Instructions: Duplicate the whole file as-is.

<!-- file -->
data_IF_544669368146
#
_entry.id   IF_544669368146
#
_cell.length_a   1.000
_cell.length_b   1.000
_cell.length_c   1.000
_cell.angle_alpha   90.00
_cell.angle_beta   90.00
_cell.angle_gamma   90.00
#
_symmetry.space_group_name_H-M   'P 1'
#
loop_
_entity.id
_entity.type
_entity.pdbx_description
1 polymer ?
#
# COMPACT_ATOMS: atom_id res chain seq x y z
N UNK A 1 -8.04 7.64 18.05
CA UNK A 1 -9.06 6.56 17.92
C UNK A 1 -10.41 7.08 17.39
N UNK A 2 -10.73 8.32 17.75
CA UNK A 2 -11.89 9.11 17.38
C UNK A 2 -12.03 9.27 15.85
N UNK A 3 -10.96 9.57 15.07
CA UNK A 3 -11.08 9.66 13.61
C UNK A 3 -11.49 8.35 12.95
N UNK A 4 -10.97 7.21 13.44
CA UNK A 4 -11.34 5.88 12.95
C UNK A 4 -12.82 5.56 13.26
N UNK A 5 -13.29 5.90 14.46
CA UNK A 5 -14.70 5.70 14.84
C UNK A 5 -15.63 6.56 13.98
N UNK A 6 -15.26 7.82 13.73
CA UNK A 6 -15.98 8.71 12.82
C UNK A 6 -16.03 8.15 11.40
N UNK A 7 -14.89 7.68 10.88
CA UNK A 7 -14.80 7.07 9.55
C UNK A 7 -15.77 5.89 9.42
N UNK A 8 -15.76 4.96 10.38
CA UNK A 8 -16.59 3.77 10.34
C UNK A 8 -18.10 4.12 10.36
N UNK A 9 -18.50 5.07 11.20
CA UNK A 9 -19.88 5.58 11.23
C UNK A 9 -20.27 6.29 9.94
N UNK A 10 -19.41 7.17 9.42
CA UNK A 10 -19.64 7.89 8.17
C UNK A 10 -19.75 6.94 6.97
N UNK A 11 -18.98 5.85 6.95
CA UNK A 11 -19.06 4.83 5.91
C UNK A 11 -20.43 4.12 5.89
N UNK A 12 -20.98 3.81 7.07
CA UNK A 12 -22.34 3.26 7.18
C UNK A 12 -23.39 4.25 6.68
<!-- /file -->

data_IF_544669368146
#
_entry.id   IF_544669368146
#
_cell.length_a   1.000
_cell.length_b   1.000
_cell.length_c   1.000
_cell.angle_alpha   90.00
_cell.angle_beta   90.00
_cell.angle_gamma   90.00
#
_symmetry.space_group_name_H-M   'P 1'
#
loop_
_entity.id
_entity.type
_entity.pdbx_description
1 polymer ?
#
# COMPACT_ATOMS: atom_id res chain seq x y z
N UNK A 1 -8.04 7.64 18.05
CA UNK A 1 -9.06 6.56 17.92
C UNK A 1 -10.41 7.08 17.39
N UNK A 2 -10.73 8.32 17.75
CA UNK A 2 -11.89 9.11 17.38
C UNK A 2 -12.03 9.27 15.85
N UNK A 3 -10.96 9.57 15.07
CA UNK A 3 -11.08 9.66 13.61
C UNK A 3 -11.49 8.35 12.95
N UNK A 4 -10.97 7.21 13.44
CA UNK A 4 -11.34 5.88 12.95
C UNK A 4 -12.82 5.56 13.26
N UNK A 5 -13.29 5.90 14.46
CA UNK A 5 -14.70 5.70 14.84
C UNK A 5 -15.63 6.56 13.98
N UNK A 6 -15.26 7.82 13.73
CA UNK A 6 -15.98 8.71 12.82
C UNK A 6 -16.03 8.15 11.40
N UNK A 7 -14.89 7.68 10.88
CA UNK A 7 -14.80 7.07 9.55
C UNK A 7 -15.77 5.89 9.42
N UNK A 8 -15.76 4.96 10.38
CA UNK A 8 -16.59 3.77 10.34
C UNK A 8 -18.10 4.12 10.36
N UNK A 9 -18.50 5.07 11.20
CA UNK A 9 -19.88 5.58 11.23
C UNK A 9 -20.27 6.29 9.94
N UNK A 10 -19.41 7.17 9.42
CA UNK A 10 -19.64 7.89 8.17
C UNK A 10 -19.75 6.94 6.97
N UNK A 11 -18.98 5.85 6.95
CA UNK A 11 -19.06 4.83 5.91
C UNK A 11 -20.43 4.12 5.89
N UNK A 12 -20.98 3.81 7.07
CA UNK A 12 -22.34 3.26 7.18
C UNK A 12 -23.39 4.25 6.68